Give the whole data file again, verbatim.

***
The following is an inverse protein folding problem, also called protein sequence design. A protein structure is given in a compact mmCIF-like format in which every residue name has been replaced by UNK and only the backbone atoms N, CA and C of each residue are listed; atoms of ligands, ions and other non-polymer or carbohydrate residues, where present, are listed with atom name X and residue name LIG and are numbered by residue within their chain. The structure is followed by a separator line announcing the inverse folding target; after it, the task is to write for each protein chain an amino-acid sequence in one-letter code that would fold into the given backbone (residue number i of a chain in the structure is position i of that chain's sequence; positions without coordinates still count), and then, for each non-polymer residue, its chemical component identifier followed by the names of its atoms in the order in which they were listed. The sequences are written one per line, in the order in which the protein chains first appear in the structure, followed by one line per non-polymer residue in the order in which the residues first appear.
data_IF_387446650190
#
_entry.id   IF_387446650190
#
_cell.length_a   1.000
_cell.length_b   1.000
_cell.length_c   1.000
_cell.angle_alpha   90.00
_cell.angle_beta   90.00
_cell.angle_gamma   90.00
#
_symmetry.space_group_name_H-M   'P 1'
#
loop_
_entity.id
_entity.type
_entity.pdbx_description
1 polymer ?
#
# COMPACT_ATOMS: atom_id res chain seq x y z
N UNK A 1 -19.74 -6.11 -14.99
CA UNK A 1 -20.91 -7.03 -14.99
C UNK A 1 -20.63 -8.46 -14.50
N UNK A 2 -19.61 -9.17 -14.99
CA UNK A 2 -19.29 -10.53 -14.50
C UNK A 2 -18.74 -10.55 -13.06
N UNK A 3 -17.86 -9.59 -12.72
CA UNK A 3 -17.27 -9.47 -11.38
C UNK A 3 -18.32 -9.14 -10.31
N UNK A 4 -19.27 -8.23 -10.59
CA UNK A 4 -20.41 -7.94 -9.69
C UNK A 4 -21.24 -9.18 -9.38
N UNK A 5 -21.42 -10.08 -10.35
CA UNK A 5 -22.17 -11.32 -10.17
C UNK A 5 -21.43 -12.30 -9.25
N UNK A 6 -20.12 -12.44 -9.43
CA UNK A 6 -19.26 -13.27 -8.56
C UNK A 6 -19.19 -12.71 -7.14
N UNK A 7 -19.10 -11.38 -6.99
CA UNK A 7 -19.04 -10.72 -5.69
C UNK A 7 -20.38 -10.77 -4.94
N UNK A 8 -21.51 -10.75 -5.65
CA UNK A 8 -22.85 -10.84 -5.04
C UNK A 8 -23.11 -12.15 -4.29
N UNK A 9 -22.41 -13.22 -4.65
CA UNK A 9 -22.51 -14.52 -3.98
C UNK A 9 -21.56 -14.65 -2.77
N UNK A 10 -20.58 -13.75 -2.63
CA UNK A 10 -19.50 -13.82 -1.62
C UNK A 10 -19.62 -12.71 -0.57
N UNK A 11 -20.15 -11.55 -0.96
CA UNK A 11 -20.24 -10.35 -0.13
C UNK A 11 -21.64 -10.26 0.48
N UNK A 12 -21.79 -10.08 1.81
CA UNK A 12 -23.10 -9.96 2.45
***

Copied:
The following is an inverse protein folding problem, also called protein sequence design. A protein structure is given in a compact mmCIF-like format in which every residue name has been replaced by UNK and only the backbone atoms N, CA and C of each residue are listed; atoms of ligands, ions and other non-polymer or carbohydrate residues, where present, are listed with atom name X and residue name LIG and are numbered by residue within their chain. The structure is followed by a separator line announcing the inverse folding target; after it, the task is to write for each protein chain an amino-acid sequence in one-letter code that would fold into the given backbone (residue number i of a chain in the structure is position i of that chain's sequence; positions without coordinates still count), and then, for each non-polymer residue, its chemical component identifier followed by the names of its atoms in the order in which they were listed. The sequences are written one per line, in the order in which the protein chains first appear in the structure, followed by one line per non-polymer residue in the order in which the residues first appear.
data_IF_387446650190
#
_entry.id   IF_387446650190
#
_cell.length_a   1.000
_cell.length_b   1.000
_cell.length_c   1.000
_cell.angle_alpha   90.00
_cell.angle_beta   90.00
_cell.angle_gamma   90.00
#
_symmetry.space_group_name_H-M   'P 1'
#
loop_
_entity.id
_entity.type
_entity.pdbx_description
1 polymer ?
#
# COMPACT_ATOMS: atom_id res chain seq x y z
N UNK A 1 -19.74 -6.11 -14.99
CA UNK A 1 -20.91 -7.03 -14.99
C UNK A 1 -20.63 -8.46 -14.50
N UNK A 2 -19.61 -9.17 -14.99
CA UNK A 2 -19.29 -10.53 -14.50
C UNK A 2 -18.74 -10.55 -13.06
N UNK A 3 -17.86 -9.59 -12.72
CA UNK A 3 -17.27 -9.47 -11.38
C UNK A 3 -18.32 -9.14 -10.31
N UNK A 4 -19.27 -8.23 -10.59
CA UNK A 4 -20.41 -7.94 -9.69
C UNK A 4 -21.24 -9.18 -9.38
N UNK A 5 -21.42 -10.08 -10.35
CA UNK A 5 -22.17 -11.32 -10.17
C UNK A 5 -21.43 -12.30 -9.25
N UNK A 6 -20.12 -12.44 -9.43
CA UNK A 6 -19.26 -13.27 -8.56
C UNK A 6 -19.19 -12.71 -7.14
N UNK A 7 -19.10 -11.38 -6.99
CA UNK A 7 -19.04 -10.72 -5.69
C UNK A 7 -20.38 -10.77 -4.94
N UNK A 8 -21.51 -10.75 -5.65
CA UNK A 8 -22.85 -10.84 -5.04
C UNK A 8 -23.11 -12.15 -4.29
N UNK A 9 -22.41 -13.22 -4.65
CA UNK A 9 -22.51 -14.52 -3.98
C UNK A 9 -21.56 -14.65 -2.77
N UNK A 10 -20.58 -13.75 -2.63
CA UNK A 10 -19.50 -13.82 -1.62
C UNK A 10 -19.62 -12.71 -0.57
N UNK A 11 -20.15 -11.55 -0.96
CA UNK A 11 -20.24 -10.35 -0.13
C UNK A 11 -21.64 -10.26 0.48
N UNK A 12 -21.79 -10.08 1.81
CA UNK A 12 -23.10 -9.96 2.45